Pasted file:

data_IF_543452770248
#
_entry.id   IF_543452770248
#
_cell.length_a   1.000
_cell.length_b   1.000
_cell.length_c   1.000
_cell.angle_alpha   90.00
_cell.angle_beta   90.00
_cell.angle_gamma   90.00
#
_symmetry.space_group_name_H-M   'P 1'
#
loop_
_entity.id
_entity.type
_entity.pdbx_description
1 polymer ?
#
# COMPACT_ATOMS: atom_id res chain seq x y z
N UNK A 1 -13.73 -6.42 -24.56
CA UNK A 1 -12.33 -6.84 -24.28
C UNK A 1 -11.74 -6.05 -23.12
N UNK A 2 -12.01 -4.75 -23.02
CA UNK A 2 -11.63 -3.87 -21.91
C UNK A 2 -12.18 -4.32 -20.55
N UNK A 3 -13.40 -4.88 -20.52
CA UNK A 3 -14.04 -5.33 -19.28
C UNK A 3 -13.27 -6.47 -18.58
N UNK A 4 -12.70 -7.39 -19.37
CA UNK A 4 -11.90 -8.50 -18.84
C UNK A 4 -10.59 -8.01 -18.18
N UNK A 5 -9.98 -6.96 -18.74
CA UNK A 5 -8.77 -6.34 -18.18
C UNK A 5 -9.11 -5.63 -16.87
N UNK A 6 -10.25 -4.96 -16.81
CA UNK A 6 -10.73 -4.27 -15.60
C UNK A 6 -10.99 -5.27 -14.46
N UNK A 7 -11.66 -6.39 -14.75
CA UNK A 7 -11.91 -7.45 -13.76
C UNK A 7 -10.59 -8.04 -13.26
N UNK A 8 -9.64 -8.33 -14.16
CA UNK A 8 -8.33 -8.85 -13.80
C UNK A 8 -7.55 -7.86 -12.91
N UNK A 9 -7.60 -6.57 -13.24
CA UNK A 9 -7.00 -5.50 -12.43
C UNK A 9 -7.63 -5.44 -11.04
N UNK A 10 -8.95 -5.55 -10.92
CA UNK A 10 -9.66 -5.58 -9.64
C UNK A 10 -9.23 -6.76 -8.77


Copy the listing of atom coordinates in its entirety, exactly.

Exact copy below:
data_IF_543452770248
#
_entry.id   IF_543452770248
#
_cell.length_a   1.000
_cell.length_b   1.000
_cell.length_c   1.000
_cell.angle_alpha   90.00
_cell.angle_beta   90.00
_cell.angle_gamma   90.00
#
_symmetry.space_group_name_H-M   'P 1'
#
loop_
_entity.id
_entity.type
_entity.pdbx_description
1 polymer ?
#
# COMPACT_ATOMS: atom_id res chain seq x y z
N UNK A 1 -13.73 -6.42 -24.56
CA UNK A 1 -12.33 -6.84 -24.28
C UNK A 1 -11.74 -6.05 -23.12
N UNK A 2 -12.01 -4.75 -23.02
CA UNK A 2 -11.63 -3.87 -21.91
C UNK A 2 -12.18 -4.32 -20.55
N UNK A 3 -13.40 -4.88 -20.52
CA UNK A 3 -14.04 -5.33 -19.28
C UNK A 3 -13.27 -6.47 -18.58
N UNK A 4 -12.70 -7.39 -19.37
CA UNK A 4 -11.90 -8.50 -18.84
C UNK A 4 -10.59 -8.01 -18.18
N UNK A 5 -9.98 -6.96 -18.74
CA UNK A 5 -8.77 -6.34 -18.18
C UNK A 5 -9.11 -5.63 -16.87
N UNK A 6 -10.25 -4.96 -16.81
CA UNK A 6 -10.73 -4.27 -15.60
C UNK A 6 -10.99 -5.27 -14.46
N UNK A 7 -11.66 -6.39 -14.75
CA UNK A 7 -11.91 -7.45 -13.76
C UNK A 7 -10.59 -8.04 -13.26
N UNK A 8 -9.64 -8.33 -14.16
CA UNK A 8 -8.33 -8.85 -13.80
C UNK A 8 -7.55 -7.86 -12.91
N UNK A 9 -7.60 -6.57 -13.24
CA UNK A 9 -7.00 -5.50 -12.43
C UNK A 9 -7.63 -5.44 -11.04
N UNK A 10 -8.95 -5.55 -10.92
CA UNK A 10 -9.66 -5.58 -9.64
C UNK A 10 -9.23 -6.76 -8.77